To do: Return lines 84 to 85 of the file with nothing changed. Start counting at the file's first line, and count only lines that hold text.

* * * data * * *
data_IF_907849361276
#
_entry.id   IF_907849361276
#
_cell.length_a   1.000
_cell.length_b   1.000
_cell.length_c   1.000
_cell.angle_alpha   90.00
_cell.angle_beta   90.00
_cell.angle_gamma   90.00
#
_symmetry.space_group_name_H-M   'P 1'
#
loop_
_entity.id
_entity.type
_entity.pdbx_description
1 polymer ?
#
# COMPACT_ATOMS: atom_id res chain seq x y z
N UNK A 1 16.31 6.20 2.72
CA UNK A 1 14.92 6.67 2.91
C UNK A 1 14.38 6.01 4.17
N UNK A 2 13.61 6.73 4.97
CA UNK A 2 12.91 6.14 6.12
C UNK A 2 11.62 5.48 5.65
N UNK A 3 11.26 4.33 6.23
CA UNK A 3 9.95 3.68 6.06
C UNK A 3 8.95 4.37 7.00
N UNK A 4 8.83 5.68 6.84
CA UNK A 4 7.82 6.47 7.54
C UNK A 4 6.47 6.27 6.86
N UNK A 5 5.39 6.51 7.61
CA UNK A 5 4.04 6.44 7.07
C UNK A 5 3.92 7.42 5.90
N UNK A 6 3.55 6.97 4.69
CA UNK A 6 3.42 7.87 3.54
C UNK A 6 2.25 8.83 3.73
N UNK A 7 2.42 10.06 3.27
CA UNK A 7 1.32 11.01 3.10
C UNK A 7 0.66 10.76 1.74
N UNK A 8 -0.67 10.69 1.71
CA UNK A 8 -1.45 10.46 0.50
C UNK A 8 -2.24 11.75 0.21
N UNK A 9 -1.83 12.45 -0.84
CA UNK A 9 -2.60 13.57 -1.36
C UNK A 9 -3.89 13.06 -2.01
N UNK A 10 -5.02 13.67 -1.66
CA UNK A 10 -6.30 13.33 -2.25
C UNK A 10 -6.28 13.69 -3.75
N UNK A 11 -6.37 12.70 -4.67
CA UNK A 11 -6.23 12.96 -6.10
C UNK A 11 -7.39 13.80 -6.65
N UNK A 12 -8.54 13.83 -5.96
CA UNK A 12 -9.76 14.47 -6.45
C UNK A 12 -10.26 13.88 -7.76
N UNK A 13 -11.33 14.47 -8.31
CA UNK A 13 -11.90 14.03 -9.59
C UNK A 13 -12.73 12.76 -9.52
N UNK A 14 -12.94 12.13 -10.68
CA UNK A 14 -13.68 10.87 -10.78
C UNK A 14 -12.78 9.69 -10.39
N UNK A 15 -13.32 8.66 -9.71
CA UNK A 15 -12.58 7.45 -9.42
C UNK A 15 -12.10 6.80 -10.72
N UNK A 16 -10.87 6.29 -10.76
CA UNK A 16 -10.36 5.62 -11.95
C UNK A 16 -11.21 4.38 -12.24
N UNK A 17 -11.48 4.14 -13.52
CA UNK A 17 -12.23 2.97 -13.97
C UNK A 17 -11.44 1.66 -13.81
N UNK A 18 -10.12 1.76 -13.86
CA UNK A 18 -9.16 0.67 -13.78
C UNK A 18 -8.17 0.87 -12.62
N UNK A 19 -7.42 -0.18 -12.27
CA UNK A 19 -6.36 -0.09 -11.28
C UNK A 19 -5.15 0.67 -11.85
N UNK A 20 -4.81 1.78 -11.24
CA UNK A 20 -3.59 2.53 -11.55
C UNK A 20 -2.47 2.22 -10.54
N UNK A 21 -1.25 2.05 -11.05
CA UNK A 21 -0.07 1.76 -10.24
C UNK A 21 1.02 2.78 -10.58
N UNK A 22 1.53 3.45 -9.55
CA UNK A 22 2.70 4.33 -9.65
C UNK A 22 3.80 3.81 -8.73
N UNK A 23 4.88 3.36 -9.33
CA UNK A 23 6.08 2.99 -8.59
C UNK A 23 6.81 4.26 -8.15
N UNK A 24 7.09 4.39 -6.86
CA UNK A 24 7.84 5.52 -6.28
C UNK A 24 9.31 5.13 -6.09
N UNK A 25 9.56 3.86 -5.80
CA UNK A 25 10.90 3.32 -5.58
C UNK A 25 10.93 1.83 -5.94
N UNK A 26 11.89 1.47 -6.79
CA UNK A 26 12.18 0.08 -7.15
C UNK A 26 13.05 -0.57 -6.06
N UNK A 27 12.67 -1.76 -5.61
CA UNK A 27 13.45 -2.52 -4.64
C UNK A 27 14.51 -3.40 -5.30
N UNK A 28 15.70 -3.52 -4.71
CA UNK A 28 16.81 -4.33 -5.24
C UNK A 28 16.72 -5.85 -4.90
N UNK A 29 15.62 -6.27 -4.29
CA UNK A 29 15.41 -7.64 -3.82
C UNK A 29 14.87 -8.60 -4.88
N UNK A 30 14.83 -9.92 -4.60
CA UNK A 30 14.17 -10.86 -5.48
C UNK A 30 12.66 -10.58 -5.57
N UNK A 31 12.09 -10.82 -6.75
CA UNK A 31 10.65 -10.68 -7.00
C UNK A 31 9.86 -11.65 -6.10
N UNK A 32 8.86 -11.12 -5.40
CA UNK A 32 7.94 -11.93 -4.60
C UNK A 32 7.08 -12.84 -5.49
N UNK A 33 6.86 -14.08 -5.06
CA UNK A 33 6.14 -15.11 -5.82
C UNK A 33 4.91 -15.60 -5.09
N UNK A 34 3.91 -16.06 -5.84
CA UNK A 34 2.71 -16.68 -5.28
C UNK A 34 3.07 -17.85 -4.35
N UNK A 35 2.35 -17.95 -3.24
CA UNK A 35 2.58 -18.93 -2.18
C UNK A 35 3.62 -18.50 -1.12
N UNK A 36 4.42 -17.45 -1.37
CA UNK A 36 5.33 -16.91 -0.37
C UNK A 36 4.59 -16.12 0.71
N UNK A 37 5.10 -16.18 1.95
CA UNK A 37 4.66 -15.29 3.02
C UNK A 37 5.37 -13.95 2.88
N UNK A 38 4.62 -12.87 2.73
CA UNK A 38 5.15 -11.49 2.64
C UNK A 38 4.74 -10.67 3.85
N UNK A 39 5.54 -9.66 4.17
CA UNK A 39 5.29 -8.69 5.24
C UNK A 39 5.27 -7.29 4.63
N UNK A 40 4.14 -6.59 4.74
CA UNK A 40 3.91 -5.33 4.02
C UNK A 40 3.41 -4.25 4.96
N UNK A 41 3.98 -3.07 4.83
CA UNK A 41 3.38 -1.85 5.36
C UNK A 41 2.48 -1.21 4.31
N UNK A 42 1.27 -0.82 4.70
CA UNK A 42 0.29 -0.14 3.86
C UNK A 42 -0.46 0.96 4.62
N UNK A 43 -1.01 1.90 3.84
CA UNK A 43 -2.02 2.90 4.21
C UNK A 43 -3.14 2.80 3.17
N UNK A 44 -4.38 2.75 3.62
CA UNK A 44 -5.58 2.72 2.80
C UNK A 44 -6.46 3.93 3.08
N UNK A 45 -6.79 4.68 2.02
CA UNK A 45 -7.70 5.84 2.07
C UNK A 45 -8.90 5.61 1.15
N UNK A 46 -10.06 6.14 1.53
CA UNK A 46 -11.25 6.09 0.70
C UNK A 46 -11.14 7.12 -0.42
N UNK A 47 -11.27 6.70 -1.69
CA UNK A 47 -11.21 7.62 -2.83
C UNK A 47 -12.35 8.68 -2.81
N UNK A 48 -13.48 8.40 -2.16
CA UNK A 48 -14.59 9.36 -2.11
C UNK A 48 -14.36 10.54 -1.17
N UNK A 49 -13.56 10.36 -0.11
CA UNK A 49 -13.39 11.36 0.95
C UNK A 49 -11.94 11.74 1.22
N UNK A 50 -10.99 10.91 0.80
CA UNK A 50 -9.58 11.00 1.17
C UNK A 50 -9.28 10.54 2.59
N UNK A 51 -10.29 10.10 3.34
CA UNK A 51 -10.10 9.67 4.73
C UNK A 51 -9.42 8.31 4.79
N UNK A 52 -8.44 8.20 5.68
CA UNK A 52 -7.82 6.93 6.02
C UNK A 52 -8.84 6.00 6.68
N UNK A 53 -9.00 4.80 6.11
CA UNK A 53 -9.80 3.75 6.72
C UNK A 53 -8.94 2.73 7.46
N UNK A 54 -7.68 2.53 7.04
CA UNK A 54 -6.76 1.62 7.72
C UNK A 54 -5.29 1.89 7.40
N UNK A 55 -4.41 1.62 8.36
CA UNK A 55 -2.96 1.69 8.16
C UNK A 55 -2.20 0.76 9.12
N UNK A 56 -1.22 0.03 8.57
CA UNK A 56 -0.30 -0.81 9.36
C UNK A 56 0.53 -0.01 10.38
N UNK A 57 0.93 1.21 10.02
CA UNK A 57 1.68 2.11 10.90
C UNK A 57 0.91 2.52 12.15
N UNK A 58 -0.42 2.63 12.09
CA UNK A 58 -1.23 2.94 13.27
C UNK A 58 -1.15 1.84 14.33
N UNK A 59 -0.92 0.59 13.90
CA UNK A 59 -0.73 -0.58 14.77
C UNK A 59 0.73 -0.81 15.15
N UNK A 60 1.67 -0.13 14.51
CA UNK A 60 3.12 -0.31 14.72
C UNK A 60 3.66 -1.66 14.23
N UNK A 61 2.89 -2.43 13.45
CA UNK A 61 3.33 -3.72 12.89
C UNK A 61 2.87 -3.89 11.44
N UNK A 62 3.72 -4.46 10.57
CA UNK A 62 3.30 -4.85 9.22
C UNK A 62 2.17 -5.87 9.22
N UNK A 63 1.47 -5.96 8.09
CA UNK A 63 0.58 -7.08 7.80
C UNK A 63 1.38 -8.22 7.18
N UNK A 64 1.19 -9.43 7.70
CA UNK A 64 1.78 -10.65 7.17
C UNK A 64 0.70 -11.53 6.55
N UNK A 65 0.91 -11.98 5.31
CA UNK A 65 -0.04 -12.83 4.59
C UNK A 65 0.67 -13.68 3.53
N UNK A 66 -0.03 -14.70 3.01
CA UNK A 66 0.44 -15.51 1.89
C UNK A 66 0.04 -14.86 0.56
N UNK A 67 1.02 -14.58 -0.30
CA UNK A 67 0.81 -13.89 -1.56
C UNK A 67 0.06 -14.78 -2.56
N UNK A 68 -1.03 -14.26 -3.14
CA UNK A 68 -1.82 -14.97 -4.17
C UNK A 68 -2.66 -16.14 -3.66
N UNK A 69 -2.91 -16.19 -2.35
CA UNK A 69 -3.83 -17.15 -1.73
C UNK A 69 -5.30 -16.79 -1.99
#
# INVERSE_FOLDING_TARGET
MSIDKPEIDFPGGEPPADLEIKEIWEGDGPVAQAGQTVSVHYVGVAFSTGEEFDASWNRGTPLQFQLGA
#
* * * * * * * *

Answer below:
N UNK A 22 1.53 3.45 -9.55
CA UNK A 22 2.70 4.33 -9.65